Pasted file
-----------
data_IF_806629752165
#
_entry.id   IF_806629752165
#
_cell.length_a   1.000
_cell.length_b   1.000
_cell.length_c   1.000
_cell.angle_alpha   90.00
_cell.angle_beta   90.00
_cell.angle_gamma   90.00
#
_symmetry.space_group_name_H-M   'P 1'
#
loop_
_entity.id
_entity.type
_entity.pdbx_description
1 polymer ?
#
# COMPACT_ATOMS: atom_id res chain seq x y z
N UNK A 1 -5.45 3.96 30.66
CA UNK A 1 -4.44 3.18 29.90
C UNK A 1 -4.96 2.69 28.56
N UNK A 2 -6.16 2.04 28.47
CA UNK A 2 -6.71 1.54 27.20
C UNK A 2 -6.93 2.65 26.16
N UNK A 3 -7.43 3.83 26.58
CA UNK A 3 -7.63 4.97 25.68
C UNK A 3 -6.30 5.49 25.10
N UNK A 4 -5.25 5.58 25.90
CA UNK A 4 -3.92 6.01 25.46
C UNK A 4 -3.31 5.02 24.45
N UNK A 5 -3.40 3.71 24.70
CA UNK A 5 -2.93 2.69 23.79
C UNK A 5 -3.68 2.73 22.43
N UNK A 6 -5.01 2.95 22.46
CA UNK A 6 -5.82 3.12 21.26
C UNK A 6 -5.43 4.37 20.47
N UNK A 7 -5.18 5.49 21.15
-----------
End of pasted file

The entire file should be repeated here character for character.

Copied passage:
data_IF_806629752165
#
_entry.id   IF_806629752165
#
_cell.length_a   1.000
_cell.length_b   1.000
_cell.length_c   1.000
_cell.angle_alpha   90.00
_cell.angle_beta   90.00
_cell.angle_gamma   90.00
#
_symmetry.space_group_name_H-M   'P 1'
#
loop_
_entity.id
_entity.type
_entity.pdbx_description
1 polymer ?
#
# COMPACT_ATOMS: atom_id res chain seq x y z
N UNK A 1 -5.45 3.96 30.66
CA UNK A 1 -4.44 3.18 29.90
C UNK A 1 -4.96 2.69 28.56
N UNK A 2 -6.16 2.04 28.47
CA UNK A 2 -6.71 1.54 27.20
C UNK A 2 -6.93 2.65 26.16
N UNK A 3 -7.43 3.83 26.58
CA UNK A 3 -7.63 4.97 25.68
C UNK A 3 -6.30 5.49 25.10
N UNK A 4 -5.25 5.58 25.90
CA UNK A 4 -3.92 6.01 25.46
C UNK A 4 -3.31 5.02 24.45
N UNK A 5 -3.40 3.71 24.70
CA UNK A 5 -2.93 2.69 23.79
C UNK A 5 -3.68 2.73 22.43
N UNK A 6 -5.01 2.95 22.46
CA UNK A 6 -5.82 3.12 21.26
C UNK A 6 -5.43 4.37 20.47
N UNK A 7 -5.18 5.49 21.15